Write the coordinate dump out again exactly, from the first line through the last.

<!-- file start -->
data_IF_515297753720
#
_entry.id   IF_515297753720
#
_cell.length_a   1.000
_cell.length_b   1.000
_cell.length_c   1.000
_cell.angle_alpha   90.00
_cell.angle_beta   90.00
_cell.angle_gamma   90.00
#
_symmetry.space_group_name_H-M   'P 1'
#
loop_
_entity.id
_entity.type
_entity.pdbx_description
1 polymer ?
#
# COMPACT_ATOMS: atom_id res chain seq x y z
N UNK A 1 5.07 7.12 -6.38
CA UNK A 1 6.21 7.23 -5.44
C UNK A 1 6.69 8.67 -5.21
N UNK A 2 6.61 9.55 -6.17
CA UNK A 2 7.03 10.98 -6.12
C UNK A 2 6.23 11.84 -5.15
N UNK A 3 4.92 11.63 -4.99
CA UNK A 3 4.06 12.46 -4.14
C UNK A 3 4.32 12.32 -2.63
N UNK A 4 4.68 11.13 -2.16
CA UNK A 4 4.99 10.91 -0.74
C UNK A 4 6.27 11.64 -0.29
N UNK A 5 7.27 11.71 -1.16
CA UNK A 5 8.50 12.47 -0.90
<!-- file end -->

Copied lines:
data_IF_515297753720
#
_entry.id   IF_515297753720
#
_cell.length_a   1.000
_cell.length_b   1.000
_cell.length_c   1.000
_cell.angle_alpha   90.00
_cell.angle_beta   90.00
_cell.angle_gamma   90.00
#
_symmetry.space_group_name_H-M   'P 1'
#
loop_
_entity.id
_entity.type
_entity.pdbx_description
1 polymer ?
#
# COMPACT_ATOMS: atom_id res chain seq x y z
N UNK A 1 5.07 7.12 -6.38
CA UNK A 1 6.21 7.23 -5.44
C UNK A 1 6.69 8.67 -5.21
N UNK A 2 6.61 9.55 -6.17
CA UNK A 2 7.03 10.98 -6.12
C UNK A 2 6.23 11.84 -5.15
N UNK A 3 4.92 11.63 -4.99
CA UNK A 3 4.06 12.46 -4.14
C UNK A 3 4.32 12.32 -2.63
N UNK A 4 4.68 11.13 -2.16
CA UNK A 4 4.99 10.91 -0.74
C UNK A 4 6.27 11.64 -0.29
N UNK A 5 7.27 11.71 -1.16
CA UNK A 5 8.50 12.47 -0.90